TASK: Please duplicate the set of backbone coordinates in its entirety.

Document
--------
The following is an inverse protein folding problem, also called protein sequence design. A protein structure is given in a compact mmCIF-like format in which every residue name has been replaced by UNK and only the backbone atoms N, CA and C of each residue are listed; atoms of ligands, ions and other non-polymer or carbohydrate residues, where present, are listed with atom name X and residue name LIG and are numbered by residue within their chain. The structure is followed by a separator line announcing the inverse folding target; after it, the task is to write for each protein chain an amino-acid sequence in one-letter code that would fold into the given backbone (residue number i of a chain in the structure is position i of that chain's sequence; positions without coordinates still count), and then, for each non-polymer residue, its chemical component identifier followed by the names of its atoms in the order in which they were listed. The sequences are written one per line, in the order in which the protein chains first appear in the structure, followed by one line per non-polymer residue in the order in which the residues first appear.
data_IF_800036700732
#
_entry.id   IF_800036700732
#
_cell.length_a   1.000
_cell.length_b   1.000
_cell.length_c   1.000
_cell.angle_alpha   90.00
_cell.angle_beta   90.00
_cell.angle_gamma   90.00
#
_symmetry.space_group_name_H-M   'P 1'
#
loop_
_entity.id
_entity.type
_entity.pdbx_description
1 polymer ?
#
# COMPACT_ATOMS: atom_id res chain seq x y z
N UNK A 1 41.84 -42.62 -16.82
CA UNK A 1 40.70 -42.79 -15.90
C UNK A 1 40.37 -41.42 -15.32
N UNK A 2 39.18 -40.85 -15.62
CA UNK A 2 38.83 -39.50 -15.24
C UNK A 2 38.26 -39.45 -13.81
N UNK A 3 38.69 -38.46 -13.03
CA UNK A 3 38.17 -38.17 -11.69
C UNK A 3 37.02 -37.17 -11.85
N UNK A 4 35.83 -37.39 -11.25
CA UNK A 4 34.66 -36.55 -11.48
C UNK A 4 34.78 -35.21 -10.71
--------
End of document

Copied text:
The following is an inverse protein folding problem, also called protein sequence design. A protein structure is given in a compact mmCIF-like format in which every residue name has been replaced by UNK and only the backbone atoms N, CA and C of each residue are listed; atoms of ligands, ions and other non-polymer or carbohydrate residues, where present, are listed with atom name X and residue name LIG and are numbered by residue within their chain. The structure is followed by a separator line announcing the inverse folding target; after it, the task is to write for each protein chain an amino-acid sequence in one-letter code that would fold into the given backbone (residue number i of a chain in the structure is position i of that chain's sequence; positions without coordinates still count), and then, for each non-polymer residue, its chemical component identifier followed by the names of its atoms in the order in which they were listed. The sequences are written one per line, in the order in which the protein chains first appear in the structure, followed by one line per non-polymer residue in the order in which the residues first appear.
data_IF_800036700732
#
_entry.id   IF_800036700732
#
_cell.length_a   1.000
_cell.length_b   1.000
_cell.length_c   1.000
_cell.angle_alpha   90.00
_cell.angle_beta   90.00
_cell.angle_gamma   90.00
#
_symmetry.space_group_name_H-M   'P 1'
#
loop_
_entity.id
_entity.type
_entity.pdbx_description
1 polymer ?
#
# COMPACT_ATOMS: atom_id res chain seq x y z
N UNK A 1 41.84 -42.62 -16.82
CA UNK A 1 40.70 -42.79 -15.90
C UNK A 1 40.37 -41.42 -15.32
N UNK A 2 39.18 -40.85 -15.62
CA UNK A 2 38.83 -39.50 -15.24
C UNK A 2 38.26 -39.45 -13.81
N UNK A 3 38.69 -38.46 -13.03
CA UNK A 3 38.17 -38.17 -11.69
C UNK A 3 37.02 -37.17 -11.85
N UNK A 4 35.83 -37.39 -11.25
CA UNK A 4 34.66 -36.55 -11.48
C UNK A 4 34.78 -35.21 -10.71